Dec 19, 2018 | Updated: 09:25 AM EST

AMD Ryzen 5 1600X Processor Gets Much Needed Boost: AMD Generic Encapsulated System Architecture Introduced to Improve Memory Overclocking

May 29, 2017 03:46 PM EDT

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AMD's Ryzen 5 1600X processor proved that it's up for the challenge to compete against Intel's quad-core. While it admittedly wouldn't have Intel's clock speed, it still has a lot to offer. That is if AMD solves its memory deficiencies. AMD released an update to remedy this.

According to PC World, the new AMD update involves introducing the AMD Generic Encapsulated System Architecture, or AGESA, to improve AMD's Ryzen 5 1600X processor performance. The AGESA aims to correct the Ryzen's memory overclocking situation.

The new AMD update, technically known as AGESA 1.0.0.6, for Ryzen 5 1600X processor would be released as early as mid-June. It would allow users to increase the RAM frequency up to 4000MHz without the need to change the reference clock of the system. This, in turn, would provide a wider range of overclocked speeds, effectively ending AMD's memory problems associated with its AM4 motherboards.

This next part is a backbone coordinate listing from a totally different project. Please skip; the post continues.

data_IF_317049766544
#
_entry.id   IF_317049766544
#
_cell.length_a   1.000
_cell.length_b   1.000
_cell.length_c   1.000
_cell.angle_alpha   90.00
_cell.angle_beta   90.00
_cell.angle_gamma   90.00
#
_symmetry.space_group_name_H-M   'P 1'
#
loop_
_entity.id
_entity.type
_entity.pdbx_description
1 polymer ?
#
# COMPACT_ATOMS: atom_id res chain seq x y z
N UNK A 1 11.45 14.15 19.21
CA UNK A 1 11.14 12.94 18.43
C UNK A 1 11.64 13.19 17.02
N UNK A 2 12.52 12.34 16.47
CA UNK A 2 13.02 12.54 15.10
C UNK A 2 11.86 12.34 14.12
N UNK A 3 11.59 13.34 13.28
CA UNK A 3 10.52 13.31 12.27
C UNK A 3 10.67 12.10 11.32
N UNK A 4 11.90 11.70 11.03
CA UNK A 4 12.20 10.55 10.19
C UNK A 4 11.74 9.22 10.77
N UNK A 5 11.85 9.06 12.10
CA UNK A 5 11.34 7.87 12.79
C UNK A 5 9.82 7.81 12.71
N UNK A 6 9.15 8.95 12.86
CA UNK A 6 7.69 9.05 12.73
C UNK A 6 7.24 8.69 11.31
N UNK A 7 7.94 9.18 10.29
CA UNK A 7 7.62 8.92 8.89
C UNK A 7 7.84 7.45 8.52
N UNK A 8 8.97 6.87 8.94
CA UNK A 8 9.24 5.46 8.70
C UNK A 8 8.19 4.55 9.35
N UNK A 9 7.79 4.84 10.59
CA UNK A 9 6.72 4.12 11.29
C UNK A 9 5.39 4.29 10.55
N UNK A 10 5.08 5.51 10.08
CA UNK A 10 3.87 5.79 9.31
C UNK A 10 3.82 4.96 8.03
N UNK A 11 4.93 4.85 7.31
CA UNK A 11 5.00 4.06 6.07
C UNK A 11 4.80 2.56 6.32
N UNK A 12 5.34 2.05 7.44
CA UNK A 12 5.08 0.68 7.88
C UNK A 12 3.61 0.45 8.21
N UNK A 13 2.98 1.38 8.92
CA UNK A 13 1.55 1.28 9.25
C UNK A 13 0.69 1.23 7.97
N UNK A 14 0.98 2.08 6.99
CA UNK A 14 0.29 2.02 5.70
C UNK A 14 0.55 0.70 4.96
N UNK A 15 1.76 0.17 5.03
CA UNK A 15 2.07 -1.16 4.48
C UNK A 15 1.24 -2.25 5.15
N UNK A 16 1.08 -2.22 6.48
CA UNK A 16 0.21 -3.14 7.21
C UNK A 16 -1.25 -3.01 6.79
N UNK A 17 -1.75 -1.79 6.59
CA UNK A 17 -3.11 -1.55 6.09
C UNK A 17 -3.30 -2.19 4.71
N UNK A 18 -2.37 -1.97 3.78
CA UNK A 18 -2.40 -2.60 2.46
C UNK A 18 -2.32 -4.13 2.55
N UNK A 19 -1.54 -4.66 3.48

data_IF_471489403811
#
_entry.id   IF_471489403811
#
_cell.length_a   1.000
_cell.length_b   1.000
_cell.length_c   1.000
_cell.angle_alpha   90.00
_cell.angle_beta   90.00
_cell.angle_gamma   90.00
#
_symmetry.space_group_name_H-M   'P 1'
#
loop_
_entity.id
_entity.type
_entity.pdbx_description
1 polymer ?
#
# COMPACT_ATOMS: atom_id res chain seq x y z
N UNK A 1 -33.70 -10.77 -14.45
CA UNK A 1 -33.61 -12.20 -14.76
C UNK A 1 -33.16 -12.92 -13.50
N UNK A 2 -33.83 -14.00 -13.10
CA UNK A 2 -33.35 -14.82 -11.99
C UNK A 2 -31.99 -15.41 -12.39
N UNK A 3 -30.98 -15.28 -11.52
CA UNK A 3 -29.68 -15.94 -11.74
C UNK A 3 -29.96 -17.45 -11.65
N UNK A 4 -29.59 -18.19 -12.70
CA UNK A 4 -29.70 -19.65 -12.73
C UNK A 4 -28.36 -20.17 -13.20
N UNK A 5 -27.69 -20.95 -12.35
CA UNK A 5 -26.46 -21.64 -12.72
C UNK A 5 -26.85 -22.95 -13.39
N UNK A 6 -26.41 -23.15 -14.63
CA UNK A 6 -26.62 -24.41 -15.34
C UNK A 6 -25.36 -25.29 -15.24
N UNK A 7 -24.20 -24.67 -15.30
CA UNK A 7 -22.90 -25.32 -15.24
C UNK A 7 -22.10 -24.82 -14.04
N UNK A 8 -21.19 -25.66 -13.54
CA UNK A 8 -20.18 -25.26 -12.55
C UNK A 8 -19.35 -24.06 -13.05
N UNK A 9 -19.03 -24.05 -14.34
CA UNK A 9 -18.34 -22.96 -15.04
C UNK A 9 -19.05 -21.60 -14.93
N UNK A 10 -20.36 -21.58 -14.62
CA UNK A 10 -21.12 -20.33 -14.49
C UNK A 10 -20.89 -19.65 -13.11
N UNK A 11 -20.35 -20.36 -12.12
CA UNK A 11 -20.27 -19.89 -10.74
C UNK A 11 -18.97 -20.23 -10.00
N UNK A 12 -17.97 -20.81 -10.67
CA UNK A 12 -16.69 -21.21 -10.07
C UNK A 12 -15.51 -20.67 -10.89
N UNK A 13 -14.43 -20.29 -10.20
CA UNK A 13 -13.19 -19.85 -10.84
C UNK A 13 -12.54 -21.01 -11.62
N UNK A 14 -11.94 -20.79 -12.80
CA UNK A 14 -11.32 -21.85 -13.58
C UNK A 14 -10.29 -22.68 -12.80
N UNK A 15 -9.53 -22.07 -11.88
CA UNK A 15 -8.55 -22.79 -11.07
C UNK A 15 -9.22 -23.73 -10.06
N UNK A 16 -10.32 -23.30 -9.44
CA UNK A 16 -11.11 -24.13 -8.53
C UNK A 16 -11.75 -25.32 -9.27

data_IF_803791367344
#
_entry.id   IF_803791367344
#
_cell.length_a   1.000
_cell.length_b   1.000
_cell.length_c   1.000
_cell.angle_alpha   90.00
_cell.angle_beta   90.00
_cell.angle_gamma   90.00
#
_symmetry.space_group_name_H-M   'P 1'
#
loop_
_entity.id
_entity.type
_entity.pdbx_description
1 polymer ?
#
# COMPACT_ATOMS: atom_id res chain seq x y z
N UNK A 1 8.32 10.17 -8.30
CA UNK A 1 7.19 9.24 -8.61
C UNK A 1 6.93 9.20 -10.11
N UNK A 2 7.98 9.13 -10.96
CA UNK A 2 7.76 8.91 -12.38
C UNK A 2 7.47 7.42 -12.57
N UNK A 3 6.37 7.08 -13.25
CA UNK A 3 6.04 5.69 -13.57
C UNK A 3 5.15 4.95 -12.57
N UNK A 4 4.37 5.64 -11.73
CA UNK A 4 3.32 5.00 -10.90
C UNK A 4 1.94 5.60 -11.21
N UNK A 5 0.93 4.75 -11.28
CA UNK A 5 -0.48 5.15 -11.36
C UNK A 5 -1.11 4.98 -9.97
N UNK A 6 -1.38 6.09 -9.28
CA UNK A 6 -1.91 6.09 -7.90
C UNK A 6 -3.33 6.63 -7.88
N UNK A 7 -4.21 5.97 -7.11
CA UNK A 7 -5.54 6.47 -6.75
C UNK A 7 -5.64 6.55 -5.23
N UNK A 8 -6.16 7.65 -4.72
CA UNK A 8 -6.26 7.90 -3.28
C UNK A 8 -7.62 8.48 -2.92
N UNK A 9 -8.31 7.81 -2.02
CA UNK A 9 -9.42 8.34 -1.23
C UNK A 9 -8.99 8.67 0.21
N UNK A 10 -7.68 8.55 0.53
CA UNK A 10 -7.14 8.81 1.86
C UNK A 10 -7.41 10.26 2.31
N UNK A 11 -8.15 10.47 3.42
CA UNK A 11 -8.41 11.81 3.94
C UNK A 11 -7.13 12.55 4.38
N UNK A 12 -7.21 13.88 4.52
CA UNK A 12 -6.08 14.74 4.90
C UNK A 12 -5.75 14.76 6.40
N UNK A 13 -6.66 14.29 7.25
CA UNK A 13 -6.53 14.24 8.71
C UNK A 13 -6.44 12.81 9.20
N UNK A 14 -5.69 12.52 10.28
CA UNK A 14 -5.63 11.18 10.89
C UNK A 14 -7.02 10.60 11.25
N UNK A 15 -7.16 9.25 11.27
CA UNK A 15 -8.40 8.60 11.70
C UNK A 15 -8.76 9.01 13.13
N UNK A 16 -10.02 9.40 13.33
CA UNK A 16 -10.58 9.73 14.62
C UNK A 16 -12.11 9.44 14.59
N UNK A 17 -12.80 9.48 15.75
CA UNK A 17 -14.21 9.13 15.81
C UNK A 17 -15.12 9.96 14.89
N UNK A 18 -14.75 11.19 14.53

The AGESA update would also allow users to set the memory command rate at one ticks or two ticks. AMD announced that the enhancement in its memory would also bring improvements for virtualized PCs. For full specifications of the AGESA 1.0.0.6 update for AMD's Ryzen 5 1600X processor, follow this link to AMD's official site.

The new AMD update for Ryzen 5 1600X processor comes on the heels of the April 2017 driver patch update that previously enhanced the performance of its AM4 motherboard. This previous update introduced a more balanced power plan for Windows while also adding more power and stability for gaming.

However, the AM4 motherboards came up short in terms of providing memory overclocking capabilities. That's where the new AGESA 1.0.0.6 update for the AM4 motherboards comes in. If everything run perfectly, it would mean that AMD's Ryzen 5 1600X processor would be able to hit their maximum speeds since it now could support a wide range of frequencies.

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